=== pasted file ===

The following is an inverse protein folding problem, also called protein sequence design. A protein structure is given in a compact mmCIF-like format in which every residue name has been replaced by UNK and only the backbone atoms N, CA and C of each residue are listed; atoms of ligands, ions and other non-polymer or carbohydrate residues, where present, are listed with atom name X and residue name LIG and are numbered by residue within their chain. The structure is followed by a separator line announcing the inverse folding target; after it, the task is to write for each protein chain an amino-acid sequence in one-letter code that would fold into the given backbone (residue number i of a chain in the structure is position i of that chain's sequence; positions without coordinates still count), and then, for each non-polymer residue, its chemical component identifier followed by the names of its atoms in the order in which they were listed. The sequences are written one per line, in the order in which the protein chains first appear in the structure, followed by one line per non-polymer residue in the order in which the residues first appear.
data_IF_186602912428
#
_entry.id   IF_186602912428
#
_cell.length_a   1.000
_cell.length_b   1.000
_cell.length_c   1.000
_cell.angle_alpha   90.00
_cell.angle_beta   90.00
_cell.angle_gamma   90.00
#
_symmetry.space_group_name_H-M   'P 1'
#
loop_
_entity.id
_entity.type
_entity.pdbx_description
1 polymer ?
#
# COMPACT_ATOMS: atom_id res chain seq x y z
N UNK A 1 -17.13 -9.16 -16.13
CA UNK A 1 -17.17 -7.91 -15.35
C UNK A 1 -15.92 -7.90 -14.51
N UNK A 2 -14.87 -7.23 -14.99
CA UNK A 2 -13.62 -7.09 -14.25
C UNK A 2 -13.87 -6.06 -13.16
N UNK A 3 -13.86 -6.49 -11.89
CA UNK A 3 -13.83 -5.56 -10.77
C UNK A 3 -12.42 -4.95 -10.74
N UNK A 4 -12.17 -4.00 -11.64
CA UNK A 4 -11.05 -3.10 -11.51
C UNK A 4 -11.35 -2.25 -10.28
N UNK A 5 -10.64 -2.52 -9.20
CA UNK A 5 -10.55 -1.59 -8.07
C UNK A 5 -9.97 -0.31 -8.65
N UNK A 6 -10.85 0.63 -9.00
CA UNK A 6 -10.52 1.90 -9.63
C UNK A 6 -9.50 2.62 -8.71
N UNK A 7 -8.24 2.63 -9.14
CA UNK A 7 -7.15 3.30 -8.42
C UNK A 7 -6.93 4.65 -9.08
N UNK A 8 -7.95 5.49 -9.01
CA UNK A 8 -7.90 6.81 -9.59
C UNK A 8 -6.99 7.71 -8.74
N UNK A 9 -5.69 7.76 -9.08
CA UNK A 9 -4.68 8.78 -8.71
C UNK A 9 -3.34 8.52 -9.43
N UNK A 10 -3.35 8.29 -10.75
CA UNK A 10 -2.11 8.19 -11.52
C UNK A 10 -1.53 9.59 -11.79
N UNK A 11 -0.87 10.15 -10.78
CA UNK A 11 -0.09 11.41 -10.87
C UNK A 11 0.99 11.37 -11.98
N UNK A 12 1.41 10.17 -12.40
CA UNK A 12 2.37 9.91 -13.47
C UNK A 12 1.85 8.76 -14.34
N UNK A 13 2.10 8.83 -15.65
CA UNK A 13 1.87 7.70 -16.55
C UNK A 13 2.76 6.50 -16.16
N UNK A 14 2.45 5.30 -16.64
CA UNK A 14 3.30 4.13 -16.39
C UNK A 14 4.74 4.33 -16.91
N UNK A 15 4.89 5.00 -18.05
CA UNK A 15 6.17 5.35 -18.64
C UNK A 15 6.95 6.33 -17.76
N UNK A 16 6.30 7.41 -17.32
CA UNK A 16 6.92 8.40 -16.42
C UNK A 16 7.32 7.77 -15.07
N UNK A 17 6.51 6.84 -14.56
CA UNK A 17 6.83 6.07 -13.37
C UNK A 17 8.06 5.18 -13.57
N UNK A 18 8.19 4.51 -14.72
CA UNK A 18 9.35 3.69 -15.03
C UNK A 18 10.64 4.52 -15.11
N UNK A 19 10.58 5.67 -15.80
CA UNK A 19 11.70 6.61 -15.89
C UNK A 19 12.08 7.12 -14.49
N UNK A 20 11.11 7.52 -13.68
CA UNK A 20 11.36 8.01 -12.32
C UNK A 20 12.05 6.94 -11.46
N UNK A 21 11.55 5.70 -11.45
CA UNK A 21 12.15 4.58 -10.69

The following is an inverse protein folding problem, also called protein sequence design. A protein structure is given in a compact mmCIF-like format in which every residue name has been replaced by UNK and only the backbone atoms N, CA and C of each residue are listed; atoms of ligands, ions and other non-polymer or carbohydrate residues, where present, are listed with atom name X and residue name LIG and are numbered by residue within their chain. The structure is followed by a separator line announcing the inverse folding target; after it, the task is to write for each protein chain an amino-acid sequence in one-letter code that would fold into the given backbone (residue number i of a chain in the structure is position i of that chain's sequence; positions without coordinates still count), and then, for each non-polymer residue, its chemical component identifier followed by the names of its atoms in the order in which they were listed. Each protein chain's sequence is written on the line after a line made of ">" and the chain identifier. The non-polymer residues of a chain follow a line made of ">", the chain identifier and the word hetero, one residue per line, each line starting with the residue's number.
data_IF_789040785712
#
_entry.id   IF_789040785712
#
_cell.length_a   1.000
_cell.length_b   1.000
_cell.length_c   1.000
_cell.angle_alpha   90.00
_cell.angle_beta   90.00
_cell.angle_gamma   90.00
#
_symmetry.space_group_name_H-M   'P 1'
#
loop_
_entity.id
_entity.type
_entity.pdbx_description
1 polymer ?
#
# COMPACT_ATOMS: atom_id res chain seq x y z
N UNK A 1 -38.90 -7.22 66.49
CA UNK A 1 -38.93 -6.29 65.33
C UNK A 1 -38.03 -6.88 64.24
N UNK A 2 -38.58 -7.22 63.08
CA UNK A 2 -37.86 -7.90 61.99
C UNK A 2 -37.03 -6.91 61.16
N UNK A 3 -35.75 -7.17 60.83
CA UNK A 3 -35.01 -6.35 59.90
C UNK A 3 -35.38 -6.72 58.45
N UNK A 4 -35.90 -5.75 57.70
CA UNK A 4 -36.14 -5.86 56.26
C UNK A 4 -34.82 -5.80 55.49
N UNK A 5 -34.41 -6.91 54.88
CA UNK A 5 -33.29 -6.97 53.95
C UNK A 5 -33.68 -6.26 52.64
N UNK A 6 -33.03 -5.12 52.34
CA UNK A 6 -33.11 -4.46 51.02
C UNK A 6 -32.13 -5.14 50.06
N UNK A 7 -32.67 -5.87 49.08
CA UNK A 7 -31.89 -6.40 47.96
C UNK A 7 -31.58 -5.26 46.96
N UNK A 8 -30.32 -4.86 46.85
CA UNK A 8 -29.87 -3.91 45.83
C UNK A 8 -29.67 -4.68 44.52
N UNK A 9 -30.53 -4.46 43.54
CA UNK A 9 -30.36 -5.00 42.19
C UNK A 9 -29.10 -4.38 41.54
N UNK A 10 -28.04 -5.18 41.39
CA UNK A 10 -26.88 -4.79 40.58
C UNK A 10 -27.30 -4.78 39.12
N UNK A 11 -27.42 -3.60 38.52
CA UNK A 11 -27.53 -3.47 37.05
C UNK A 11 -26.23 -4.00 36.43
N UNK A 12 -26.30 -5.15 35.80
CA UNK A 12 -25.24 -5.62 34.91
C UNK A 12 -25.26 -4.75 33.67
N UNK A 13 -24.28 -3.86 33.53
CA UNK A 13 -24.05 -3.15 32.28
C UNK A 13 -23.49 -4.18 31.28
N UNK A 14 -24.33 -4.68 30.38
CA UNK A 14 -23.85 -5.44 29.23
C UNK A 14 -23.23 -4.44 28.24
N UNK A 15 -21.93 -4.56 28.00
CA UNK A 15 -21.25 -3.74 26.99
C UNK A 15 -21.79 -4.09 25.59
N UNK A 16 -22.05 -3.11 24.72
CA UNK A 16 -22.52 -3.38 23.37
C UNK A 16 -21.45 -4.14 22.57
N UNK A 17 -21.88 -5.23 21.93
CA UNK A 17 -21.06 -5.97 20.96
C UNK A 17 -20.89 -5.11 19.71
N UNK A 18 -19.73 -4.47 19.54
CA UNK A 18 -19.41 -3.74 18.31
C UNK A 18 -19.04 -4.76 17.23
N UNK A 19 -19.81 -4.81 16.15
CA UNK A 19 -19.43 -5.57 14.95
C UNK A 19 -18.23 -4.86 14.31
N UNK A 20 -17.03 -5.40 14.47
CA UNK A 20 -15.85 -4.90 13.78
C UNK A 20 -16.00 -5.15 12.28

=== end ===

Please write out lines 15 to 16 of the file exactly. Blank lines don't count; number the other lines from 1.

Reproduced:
loop_
_entity.id